Some of the shots are simply stunning, more akin to abstract art than photojournalism. From Australian mines to Azerbaijani wells, and Shanghai car factories to LA freeways the overwhelming scale and embeddedness of oil as a feature of the contemporary global landscape is thrown right in our faces. Burtynsky’s large format pictures are simultaneously shocking and beautiful, prompting for us a strong, but somewhat ambiguous response. Yes, this addiction to oil has got out of hand; yes, our thirst for oil has ravaged the environment; but, wow, isn’t this pinnacle of modernity also in some ways just downright amazing?

Now for those of us interested in issues of corporate responsibility such ambiguity is nothing new. Balancing the good with the bad, the value creation for some with the value destruction for others, is what much of what our field is all about. But Burtynsky takes this a little further. By seeking to absorb us in the global experience of oil, by joining up the dots in ways that make us want to learn more about what we’re looking at, what we are … yes, enjoying, he draws into the debate not just business ethics nerds like Crane and Matten, but also people that might like a good picture but who might never otherwise give much of a second thought to the ‘oil problem’.

Burtynsky’s exhibition, which is showing simultaneously in New York, Toronto and Washington, is also accompanied by a book, also called simply ‘Oil’. As he says in the introduction:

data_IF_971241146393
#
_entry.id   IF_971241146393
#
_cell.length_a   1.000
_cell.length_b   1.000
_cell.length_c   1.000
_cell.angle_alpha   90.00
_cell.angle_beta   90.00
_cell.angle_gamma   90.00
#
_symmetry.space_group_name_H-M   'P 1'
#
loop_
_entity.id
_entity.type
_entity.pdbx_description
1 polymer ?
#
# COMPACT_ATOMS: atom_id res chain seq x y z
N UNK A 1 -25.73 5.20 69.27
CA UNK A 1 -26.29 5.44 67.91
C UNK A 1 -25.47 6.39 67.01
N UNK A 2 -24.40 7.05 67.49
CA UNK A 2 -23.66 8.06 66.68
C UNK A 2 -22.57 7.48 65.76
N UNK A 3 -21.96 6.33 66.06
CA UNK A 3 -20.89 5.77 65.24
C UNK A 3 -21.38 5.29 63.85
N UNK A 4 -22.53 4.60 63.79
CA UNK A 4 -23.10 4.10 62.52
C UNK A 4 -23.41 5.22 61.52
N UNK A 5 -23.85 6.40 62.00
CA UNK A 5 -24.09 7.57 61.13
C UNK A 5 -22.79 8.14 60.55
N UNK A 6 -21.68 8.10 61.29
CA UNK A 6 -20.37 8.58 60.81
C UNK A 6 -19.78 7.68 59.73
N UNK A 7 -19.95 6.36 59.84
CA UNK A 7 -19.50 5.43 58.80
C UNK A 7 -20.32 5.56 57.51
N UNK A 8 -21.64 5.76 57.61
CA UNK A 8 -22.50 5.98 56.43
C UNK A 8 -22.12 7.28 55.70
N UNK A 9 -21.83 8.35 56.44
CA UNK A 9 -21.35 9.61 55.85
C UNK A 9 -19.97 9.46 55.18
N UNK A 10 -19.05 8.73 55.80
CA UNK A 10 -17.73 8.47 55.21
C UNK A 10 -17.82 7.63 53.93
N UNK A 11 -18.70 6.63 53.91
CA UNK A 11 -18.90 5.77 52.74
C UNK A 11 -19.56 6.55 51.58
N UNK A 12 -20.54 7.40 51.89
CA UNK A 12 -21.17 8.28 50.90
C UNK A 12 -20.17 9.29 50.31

“In 1997 I had what I refer to as my oil epiphany. It occurred to me that the vast, human-altered landscapes that I pursued and photographed for over twenty years were only made possible by the discovery of oil and the mechanical advantage of the internal combustion engine. It was then that I began the oil project. Over the next ten years I researched and photographed the largest oil fields I could find. I went on to make images of refineries, freeway interchanges, automobile plants and the scrap industry that results from the recycling of cars. Then I began to look at the culture of oil, the motor culture, where masses of people congregate around vehicles, with vehicle events as the main attraction. These images can be seen as notations by one artist contemplating the world as it is made possible through this vital energy resource and the cumulative effects of industrial evolution.”

Growing up in Ontario as the son of a former GM worker, Burtynsky had his initiation into these cumulative effects at first hand. He has described for instance how his father’s death from cancer (and that of many of his co-workers) might be linked to PCBs in oil used in the workplace. The moral ambivalence of flying in a helicopter to take beautiful shots of the substance that likely killed his father injects an urgency into his work that makes it all the more compelling. Of course, as fellow Ontarians now, this has particular resonance for us. It’s perhaps no surprise that a Burtynsky piece hangs in the boardroom on our school … and next week the film based on his work, Manufactured Landscapes, is going to be shown in our Responsible Business Movie Night series. But Burtynsky speaks not just to his neighbours; his captivating depictions of the global culture built around oil have something for everyone. And you don’t even need to grow your carbon footprint flying to New York to see it. Click here for some large format shots at Photo District News and here for some previews from The Guardian newspaper.